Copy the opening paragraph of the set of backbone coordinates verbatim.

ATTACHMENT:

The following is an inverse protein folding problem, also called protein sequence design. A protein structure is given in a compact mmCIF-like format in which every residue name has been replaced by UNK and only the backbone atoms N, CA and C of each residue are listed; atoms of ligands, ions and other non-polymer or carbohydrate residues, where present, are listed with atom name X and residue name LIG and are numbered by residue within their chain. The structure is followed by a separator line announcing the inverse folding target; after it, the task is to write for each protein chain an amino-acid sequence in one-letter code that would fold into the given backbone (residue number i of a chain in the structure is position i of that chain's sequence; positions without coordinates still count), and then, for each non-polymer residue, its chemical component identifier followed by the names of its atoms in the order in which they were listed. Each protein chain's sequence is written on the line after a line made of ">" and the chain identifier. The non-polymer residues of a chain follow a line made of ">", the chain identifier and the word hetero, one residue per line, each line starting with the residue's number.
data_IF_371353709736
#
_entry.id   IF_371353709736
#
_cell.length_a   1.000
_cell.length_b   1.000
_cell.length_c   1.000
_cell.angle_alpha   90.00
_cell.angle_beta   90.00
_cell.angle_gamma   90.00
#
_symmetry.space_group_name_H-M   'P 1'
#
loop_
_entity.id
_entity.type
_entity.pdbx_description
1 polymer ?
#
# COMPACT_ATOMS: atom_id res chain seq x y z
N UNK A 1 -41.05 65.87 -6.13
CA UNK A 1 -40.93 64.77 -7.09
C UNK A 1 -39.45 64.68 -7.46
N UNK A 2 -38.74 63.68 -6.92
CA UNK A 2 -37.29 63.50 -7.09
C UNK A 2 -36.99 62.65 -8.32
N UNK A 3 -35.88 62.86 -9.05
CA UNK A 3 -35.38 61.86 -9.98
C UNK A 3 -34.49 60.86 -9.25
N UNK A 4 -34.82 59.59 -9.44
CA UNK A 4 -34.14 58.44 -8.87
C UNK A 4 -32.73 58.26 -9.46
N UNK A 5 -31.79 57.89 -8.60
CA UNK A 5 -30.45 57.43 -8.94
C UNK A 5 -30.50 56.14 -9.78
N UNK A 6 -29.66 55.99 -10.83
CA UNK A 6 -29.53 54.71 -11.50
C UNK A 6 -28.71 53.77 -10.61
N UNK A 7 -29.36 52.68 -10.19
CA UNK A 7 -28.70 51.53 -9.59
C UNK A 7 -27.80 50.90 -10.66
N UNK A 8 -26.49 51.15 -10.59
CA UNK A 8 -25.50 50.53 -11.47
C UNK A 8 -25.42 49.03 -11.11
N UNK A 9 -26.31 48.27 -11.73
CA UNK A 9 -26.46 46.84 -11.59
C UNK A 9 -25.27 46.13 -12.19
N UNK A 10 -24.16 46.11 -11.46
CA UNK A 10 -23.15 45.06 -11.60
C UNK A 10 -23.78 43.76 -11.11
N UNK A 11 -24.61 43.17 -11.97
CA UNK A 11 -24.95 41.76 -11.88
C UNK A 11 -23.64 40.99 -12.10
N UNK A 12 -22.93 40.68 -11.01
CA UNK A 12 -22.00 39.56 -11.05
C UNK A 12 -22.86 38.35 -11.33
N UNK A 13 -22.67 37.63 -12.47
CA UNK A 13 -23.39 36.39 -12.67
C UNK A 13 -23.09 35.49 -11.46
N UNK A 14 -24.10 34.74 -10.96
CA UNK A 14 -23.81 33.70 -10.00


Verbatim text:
The following is an inverse protein folding problem, also called protein sequence design. A protein structure is given in a compact mmCIF-like format in which every residue name has been replaced by UNK and only the backbone atoms N, CA and C of each residue are listed; atoms of ligands, ions and other non-polymer or carbohydrate residues, where present, are listed with atom name X and residue name LIG and are numbered by residue within their chain. The structure is followed by a separator line announcing the inverse folding target; after it, the task is to write for each protein chain an amino-acid sequence in one-letter code that would fold into the given backbone (residue number i of a chain in the structure is position i of that chain's sequence; positions without coordinates still count), and then, for each non-polymer residue, its chemical component identifier followed by the names of its atoms in the order in which they were listed. Each protein chain's sequence is written on the line after a line made of ">" and the chain identifier. The non-polymer residues of a chain follow a line made of ">", the chain identifier and the word hetero, one residue per line, each line starting with the residue's number.